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How come is the meaning common in everyday speech? I mean, we may use just remove instead. For instance:

The stains from the meat sauce won't come out.

What is the difference between these two sentences?

The stains from the meat sauce won't be removed .

or

The stains from the meat sauce won't be come out.

  • 3
    Idiomatic are "won't come out", or if it's paint or gunk on the surface, "won't come off". An idiomatic version of "won't be removed" is "refuses to come out" (or "can't be removed"). This grape juice stain refuses to come out. The stain is faintly personified. It is said to be a "stubborn" stain. – Tᴚoɯɐuo Jun 28 '15 at 11:53
  • agreed. And "can't be removed" is more likely phrasing than "won't be removed", at least in AmE. "...won't" can be understood as future rather than personified volition. – Brian Hitchcock Jun 29 '15 at 8:16
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  1. The stains from the meat sauce won't come out.

  2. The stains from the meat sauce won't be removed.

  3. The stains from the meat sauce won't be come out.

The sentences #1 and #2 are grammatically correct. You use come out in the same way as wash out. The stains won't wash out.The phrasal verb come out is an intransitive verb. On the other hand, the word remove is a transitive verb. That't why you have used "be" after won't with the past participle removed to make the sentence in the passive voice.

The sentence #3 is grammatically incorrect. Come out is an intransitive verb. You cannot use it as a transitive verb or form a sentence in the passive voice.

  • The stamement that intransitive verbs cannot be used in passive voice is wrong. So, I don't understand why you mentioned it.... – Dmitrii Bundin Jun 28 '15 at 13:22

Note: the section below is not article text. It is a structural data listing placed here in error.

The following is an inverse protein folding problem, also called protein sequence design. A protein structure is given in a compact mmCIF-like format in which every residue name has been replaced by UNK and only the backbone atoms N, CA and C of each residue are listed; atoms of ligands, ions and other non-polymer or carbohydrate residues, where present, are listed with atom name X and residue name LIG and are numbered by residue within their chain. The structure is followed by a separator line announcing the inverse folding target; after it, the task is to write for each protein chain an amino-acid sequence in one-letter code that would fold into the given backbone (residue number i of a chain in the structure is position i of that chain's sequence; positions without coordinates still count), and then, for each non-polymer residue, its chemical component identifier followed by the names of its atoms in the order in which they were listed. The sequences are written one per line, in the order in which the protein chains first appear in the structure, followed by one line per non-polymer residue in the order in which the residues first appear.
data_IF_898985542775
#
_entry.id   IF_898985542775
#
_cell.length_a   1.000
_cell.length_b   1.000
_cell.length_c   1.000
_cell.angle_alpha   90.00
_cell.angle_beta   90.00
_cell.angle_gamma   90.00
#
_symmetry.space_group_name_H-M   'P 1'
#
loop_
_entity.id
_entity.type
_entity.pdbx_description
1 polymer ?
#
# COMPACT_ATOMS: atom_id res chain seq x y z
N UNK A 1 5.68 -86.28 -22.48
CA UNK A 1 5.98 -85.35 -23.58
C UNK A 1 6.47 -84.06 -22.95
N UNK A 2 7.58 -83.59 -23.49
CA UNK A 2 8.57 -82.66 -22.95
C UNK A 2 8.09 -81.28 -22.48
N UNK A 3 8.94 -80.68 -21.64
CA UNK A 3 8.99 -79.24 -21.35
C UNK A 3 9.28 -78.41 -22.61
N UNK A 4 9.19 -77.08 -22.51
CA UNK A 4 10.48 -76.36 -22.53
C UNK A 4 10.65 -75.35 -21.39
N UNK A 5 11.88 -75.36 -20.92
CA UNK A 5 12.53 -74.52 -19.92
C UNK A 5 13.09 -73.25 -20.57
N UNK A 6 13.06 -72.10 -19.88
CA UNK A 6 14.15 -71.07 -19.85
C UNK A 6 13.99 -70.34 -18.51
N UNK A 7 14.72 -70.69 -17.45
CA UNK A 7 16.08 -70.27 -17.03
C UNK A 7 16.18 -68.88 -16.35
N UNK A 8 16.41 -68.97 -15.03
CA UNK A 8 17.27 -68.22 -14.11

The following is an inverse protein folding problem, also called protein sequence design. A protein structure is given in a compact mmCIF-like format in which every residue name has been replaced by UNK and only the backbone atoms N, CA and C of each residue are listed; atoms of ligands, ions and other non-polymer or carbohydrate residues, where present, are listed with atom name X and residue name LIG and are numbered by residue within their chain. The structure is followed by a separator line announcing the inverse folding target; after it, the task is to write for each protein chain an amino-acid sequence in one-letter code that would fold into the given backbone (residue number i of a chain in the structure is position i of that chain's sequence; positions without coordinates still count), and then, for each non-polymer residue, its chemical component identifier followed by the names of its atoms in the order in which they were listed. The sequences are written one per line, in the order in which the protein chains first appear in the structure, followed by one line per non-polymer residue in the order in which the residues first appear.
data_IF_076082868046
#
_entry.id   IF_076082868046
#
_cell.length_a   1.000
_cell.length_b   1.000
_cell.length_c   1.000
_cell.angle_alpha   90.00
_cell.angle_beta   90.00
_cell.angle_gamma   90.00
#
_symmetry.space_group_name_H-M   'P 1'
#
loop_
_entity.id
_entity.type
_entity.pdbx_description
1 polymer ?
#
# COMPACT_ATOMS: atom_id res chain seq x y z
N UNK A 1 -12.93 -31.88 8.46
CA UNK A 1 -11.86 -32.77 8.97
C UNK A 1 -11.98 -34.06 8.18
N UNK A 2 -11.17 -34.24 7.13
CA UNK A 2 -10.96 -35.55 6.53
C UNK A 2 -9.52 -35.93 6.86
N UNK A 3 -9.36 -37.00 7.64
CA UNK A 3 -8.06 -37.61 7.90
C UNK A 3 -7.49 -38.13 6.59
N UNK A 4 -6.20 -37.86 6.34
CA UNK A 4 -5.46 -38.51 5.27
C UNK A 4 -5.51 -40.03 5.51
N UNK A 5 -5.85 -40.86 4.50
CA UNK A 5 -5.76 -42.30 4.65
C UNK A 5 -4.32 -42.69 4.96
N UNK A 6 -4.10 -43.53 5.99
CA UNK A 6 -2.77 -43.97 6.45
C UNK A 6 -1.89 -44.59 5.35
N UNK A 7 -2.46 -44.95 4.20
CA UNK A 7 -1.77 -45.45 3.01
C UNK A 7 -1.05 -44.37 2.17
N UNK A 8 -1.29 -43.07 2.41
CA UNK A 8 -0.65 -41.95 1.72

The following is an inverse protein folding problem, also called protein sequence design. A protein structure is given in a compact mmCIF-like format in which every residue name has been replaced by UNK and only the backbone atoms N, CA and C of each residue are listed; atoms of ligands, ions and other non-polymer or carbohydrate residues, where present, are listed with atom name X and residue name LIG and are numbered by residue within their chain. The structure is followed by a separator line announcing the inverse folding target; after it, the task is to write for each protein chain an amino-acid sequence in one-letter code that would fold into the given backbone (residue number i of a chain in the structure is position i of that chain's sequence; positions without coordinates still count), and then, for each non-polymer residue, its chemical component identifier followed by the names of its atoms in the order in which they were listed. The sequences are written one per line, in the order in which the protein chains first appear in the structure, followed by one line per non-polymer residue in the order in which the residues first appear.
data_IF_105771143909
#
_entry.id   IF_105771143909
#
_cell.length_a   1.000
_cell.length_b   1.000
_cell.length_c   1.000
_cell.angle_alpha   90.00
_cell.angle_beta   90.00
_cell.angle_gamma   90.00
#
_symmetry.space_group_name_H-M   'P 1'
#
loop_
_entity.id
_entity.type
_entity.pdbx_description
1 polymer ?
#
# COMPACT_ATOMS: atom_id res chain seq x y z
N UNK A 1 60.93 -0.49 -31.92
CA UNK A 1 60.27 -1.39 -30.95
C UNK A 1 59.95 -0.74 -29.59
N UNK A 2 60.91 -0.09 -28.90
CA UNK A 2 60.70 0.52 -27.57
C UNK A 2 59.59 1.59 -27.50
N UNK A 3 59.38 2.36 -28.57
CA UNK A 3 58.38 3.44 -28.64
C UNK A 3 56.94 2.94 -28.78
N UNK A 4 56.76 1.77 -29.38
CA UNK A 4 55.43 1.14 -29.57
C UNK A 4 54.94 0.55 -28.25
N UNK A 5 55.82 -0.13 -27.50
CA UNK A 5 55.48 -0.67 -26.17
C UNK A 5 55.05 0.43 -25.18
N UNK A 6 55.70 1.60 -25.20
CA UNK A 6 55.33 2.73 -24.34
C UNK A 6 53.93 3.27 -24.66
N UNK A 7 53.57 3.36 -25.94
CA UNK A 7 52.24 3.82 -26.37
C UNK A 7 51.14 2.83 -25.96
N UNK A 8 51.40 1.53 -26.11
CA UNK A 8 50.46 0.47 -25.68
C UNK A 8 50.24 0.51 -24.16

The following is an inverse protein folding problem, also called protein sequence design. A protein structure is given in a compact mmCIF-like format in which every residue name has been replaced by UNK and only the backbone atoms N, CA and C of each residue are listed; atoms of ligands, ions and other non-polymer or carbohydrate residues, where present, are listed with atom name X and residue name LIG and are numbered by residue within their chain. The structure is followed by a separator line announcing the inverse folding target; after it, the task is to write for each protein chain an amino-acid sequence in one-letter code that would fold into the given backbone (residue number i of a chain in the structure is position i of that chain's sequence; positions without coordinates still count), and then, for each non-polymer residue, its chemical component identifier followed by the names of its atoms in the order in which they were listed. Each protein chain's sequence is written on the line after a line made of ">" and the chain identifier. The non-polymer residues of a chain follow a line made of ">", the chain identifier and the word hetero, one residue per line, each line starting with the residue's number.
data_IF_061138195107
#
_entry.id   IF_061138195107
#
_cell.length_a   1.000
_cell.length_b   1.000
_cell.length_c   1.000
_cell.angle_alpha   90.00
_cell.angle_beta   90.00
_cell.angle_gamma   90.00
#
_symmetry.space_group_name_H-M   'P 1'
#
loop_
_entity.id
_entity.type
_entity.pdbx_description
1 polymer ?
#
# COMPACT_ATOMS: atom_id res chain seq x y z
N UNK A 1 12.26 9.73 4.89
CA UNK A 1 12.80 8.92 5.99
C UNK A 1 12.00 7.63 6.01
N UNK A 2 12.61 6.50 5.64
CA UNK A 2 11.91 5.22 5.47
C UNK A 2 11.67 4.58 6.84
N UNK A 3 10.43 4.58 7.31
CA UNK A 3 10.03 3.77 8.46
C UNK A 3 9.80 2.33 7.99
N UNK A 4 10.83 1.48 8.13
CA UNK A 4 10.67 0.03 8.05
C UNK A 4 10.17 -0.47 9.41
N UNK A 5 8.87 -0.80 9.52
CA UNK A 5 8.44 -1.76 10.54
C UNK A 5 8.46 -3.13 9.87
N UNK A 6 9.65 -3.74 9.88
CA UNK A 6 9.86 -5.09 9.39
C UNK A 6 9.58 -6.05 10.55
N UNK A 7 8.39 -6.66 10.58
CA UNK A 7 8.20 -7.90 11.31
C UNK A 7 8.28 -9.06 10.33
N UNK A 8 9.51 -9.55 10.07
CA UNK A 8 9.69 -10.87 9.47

• @DmitryBundin An intransitive verb generally cannot be passivized in English. You can make your third sentence grammatical by removing be: "The stains from the meat sauce won't come out." – snailboat Jun 28 '15 at 14:12
  • @DmitryBundin It is quite true that intransitive verbs cannot be used in the passive voice: only an object of the verb can act as the subject of a passive. An apparent exception, the use of the object of a post-verb preposition as subject (This bed has been slept in), involves recategorizing the verb/preposition collocation and is only possible when the action of the verb has a discernible effect on the object. – StoneyB Jun 28 '15 at 14:17
  • @Khan "The stain won't wash out" is in fact a different phenomenon: wash is employed there in what is sometimes called "middle voice", in which the Patient of the verb acts as its Agent. – StoneyB Jun 28 '15 at 14:22
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One of the meaning come out is be removed.

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Personally, I would use come off and not come out.

come out does mean that something is being removed, but from INSIDE something else. A similar meaning to extract (not a synonym):

This screw will not come out

I am trying to extract the screw from its hole, but I cannot (because it is too tight maybe?).

come off means something is ON something else and I want to remove it.

The stains from the meat sauce won't come off.

I am trying to remove the stains, but I cannot (because they are too thick?).

Now with this modification, on to your sentences:

a. The stains from the meat sauce won't come off.

b. The stains from the meat sauce won't be removed.

b to me sounds like the act of removing the stains will not happen. That is, nobody will do it or even try it. a means that no matter how hard you're trying, you cannot manage to remove the stains.

  • 2
    But most people would say come out when talking about stains. – snailboat Jun 28 '15 at 11:25
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    Out, damned spot! – Tᴚoɯɐuo Jun 28 '15 at 11:49

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